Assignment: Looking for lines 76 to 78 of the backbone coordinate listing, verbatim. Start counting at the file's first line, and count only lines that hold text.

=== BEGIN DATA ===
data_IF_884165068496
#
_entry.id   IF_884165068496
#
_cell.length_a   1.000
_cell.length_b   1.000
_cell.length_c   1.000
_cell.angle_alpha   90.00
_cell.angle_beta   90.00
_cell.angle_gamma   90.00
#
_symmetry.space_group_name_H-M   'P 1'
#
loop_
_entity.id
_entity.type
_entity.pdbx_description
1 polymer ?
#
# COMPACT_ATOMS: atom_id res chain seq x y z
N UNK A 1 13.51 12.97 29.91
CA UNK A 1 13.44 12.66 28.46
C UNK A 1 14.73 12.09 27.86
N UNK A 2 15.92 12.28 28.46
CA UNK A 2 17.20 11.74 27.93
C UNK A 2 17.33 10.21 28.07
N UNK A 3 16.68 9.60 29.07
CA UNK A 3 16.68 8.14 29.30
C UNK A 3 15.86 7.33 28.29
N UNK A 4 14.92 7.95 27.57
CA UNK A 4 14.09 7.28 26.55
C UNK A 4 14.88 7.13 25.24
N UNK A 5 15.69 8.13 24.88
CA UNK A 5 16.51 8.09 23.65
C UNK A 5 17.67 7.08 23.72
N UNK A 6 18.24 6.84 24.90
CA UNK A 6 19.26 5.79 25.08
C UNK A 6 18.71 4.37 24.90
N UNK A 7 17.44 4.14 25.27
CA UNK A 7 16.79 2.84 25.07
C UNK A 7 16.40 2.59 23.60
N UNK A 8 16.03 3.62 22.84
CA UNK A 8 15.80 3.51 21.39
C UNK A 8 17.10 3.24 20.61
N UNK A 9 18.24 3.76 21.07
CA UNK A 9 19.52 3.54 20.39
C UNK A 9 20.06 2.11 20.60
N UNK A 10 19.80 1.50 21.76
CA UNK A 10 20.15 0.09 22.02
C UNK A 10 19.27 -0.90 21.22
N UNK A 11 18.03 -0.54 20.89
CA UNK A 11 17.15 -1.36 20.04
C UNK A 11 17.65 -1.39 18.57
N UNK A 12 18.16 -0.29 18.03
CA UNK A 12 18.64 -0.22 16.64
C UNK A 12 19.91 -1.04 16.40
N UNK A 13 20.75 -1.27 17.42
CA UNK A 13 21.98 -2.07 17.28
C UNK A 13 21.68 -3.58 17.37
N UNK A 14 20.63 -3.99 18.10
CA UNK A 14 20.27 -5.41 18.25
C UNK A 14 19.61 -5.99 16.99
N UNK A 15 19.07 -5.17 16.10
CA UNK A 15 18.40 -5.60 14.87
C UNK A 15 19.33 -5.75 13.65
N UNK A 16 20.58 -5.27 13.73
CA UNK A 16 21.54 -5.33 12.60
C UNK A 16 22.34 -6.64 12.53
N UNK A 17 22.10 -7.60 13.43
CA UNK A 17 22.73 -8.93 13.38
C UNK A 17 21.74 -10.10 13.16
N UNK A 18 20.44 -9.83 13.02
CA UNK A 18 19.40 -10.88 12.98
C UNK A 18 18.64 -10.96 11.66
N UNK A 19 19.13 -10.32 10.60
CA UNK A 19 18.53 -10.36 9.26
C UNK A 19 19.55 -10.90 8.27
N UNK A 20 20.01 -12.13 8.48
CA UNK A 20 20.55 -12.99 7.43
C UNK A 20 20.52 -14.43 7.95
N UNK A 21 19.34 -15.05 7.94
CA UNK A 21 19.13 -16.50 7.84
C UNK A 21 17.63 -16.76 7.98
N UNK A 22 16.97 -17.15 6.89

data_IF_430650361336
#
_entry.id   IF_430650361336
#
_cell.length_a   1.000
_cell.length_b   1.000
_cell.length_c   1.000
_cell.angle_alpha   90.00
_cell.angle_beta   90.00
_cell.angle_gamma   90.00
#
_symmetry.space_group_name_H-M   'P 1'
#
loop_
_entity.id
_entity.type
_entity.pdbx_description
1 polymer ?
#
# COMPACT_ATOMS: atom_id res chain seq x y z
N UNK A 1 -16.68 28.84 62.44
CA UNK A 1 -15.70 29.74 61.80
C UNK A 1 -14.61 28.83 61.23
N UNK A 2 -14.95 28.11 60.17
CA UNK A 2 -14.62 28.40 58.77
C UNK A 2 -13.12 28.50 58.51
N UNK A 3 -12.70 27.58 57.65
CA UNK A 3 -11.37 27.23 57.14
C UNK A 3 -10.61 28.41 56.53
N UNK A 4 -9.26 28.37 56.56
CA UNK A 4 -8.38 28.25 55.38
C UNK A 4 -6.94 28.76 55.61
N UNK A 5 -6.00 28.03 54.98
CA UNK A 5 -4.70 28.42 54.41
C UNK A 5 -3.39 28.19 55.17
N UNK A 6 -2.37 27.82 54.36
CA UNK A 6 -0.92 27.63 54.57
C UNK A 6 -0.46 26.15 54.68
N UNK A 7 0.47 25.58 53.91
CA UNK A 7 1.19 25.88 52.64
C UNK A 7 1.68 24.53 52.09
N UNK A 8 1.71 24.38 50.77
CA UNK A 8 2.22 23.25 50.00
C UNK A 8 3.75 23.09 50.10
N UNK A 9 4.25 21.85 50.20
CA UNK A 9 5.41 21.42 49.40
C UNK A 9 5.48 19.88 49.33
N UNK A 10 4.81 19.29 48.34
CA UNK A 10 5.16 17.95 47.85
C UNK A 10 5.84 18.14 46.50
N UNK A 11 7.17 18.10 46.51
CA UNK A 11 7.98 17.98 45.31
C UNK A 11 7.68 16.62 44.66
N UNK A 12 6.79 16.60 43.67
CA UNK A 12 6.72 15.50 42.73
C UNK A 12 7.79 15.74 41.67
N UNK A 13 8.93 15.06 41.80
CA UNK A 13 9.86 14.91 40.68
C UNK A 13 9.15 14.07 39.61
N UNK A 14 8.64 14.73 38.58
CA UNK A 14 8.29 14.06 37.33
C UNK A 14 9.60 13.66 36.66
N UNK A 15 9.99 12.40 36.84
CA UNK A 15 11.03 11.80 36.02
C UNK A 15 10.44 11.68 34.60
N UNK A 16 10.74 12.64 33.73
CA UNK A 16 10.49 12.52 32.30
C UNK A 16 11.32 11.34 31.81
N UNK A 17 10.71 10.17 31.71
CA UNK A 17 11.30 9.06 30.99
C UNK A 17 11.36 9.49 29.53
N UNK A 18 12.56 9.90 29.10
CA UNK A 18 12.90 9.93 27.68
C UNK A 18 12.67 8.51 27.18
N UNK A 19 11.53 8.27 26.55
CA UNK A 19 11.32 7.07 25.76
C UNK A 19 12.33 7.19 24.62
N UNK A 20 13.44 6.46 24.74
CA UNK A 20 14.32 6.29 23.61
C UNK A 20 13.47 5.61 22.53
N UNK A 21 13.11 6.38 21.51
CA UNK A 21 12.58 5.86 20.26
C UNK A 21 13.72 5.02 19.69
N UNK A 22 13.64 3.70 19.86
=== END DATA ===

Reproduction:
CA UNK A 19 18.53 -10.36 9.26
C UNK A 19 19.55 -10.90 8.27
N UNK A 20 20.01 -12.13 8.48